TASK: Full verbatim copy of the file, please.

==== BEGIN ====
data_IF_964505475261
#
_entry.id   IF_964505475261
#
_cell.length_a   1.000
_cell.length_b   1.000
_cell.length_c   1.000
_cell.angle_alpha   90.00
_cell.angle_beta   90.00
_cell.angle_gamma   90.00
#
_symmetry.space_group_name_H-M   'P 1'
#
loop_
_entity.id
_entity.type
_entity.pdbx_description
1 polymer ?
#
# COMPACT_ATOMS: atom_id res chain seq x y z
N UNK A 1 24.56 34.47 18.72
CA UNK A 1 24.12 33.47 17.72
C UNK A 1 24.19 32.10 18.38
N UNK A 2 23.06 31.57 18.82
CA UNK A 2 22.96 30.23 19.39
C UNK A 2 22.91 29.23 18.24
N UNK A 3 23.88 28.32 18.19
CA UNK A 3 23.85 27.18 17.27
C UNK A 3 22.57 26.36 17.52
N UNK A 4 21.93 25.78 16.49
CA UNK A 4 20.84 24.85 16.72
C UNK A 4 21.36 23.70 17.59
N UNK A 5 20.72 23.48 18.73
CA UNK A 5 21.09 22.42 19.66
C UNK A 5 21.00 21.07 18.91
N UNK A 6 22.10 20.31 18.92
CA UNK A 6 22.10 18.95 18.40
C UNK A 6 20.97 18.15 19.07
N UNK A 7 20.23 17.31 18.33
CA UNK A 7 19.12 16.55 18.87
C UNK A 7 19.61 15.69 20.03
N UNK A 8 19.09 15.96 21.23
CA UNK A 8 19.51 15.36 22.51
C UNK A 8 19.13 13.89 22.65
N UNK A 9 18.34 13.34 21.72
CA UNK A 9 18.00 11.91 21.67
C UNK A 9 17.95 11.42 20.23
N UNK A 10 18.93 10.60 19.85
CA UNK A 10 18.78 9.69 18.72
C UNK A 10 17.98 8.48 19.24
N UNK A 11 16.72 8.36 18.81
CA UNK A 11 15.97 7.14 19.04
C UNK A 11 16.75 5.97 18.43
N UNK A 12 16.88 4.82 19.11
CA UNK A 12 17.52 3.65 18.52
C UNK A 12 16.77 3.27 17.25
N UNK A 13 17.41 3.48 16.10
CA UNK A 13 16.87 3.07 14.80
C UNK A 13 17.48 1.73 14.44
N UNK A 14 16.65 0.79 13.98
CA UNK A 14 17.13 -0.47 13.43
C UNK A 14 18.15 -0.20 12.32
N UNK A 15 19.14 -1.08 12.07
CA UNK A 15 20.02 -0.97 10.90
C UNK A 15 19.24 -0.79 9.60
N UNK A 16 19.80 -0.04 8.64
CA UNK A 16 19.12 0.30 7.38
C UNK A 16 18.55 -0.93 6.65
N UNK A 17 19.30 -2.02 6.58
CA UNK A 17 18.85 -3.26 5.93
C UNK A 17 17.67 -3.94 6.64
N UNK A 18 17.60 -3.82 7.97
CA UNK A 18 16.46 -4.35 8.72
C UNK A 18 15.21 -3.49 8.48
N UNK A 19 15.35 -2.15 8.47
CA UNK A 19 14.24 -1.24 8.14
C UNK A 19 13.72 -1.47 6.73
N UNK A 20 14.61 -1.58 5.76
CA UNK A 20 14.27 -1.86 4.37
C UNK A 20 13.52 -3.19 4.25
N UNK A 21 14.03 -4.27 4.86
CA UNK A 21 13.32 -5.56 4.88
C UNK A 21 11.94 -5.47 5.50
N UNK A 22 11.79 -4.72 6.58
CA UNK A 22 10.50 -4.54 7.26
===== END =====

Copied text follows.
data_IF_964505475261
#
_entry.id   IF_964505475261
#
_cell.length_a   1.000
_cell.length_b   1.000
_cell.length_c   1.000
_cell.angle_alpha   90.00
_cell.angle_beta   90.00
_cell.angle_gamma   90.00
#
_symmetry.space_group_name_H-M   'P 1'
#
loop_
_entity.id
_entity.type
_entity.pdbx_description
1 polymer ?
#
# COMPACT_ATOMS: atom_id res chain seq x y z
N UNK A 1 24.56 34.47 18.72
CA UNK A 1 24.12 33.47 17.72
C UNK A 1 24.19 32.10 18.38
N UNK A 2 23.06 31.57 18.82
CA UNK A 2 22.96 30.23 19.39
C UNK A 2 22.91 29.23 18.24
N UNK A 3 23.88 28.32 18.19
CA UNK A 3 23.85 27.18 17.27
C UNK A 3 22.57 26.36 17.52
N UNK A 4 21.93 25.78 16.49
CA UNK A 4 20.84 24.85 16.72
C UNK A 4 21.36 23.70 17.59
N UNK A 5 20.72 23.48 18.73
CA UNK A 5 21.09 22.42 19.66
C UNK A 5 21.00 21.07 18.91
N UNK A 6 22.10 20.31 18.92
CA UNK A 6 22.10 18.95 18.40
C UNK A 6 20.97 18.15 19.07
N UNK A 7 20.23 17.31 18.33
CA UNK A 7 19.12 16.55 18.87
C UNK A 7 19.61 15.69 20.03
N UNK A 8 19.09 15.96 21.23
CA UNK A 8 19.51 15.36 22.51
C UNK A 8 19.13 13.89 22.65
N UNK A 9 18.34 13.34 21.72
CA UNK A 9 18.00 11.91 21.67
C UNK A 9 17.95 11.42 20.23
N UNK A 10 18.93 10.60 19.85
CA UNK A 10 18.78 9.69 18.72
C UNK A 10 17.98 8.48 19.24
N UNK A 11 16.72 8.36 18.81
CA UNK A 11 15.97 7.14 19.04
C UNK A 11 16.75 5.97 18.43
N UNK A 12 16.88 4.82 19.11
CA UNK A 12 17.52 3.65 18.52
C UNK A 12 16.77 3.27 17.25
N UNK A 13 17.41 3.48 16.10
CA UNK A 13 16.87 3.07 14.80
C UNK A 13 17.48 1.73 14.44
N UNK A 14 16.65 0.79 13.98
CA UNK A 14 17.13 -0.47 13.43
C UNK A 14 18.15 -0.20 12.32
N UNK A 15 19.14 -1.08 12.07
CA UNK A 15 20.02 -0.97 10.90
C UNK A 15 19.24 -0.79 9.60
N UNK A 16 19.80 -0.04 8.64
CA UNK A 16 19.12 0.30 7.38
C UNK A 16 18.55 -0.93 6.65
N UNK A 17 19.30 -2.02 6.58
CA UNK A 17 18.85 -3.26 5.93
C UNK A 17 17.67 -3.94 6.64
N UNK A 18 17.60 -3.82 7.97
CA UNK A 18 16.46 -4.35 8.72
C UNK A 18 15.21 -3.49 8.48
N UNK A 19 15.35 -2.15 8.47
CA UNK A 19 14.24 -1.24 8.14
C UNK A 19 13.72 -1.47 6.73
N UNK A 20 14.61 -1.58 5.76
CA UNK A 20 14.27 -1.86 4.37
C UNK A 20 13.52 -3.19 4.25
N UNK A 21 14.03 -4.27 4.86
CA UNK A 21 13.32 -5.56 4.88
C UNK A 21 11.94 -5.47 5.50
N UNK A 22 11.79 -4.72 6.58
CA UNK A 22 10.50 -4.54 7.26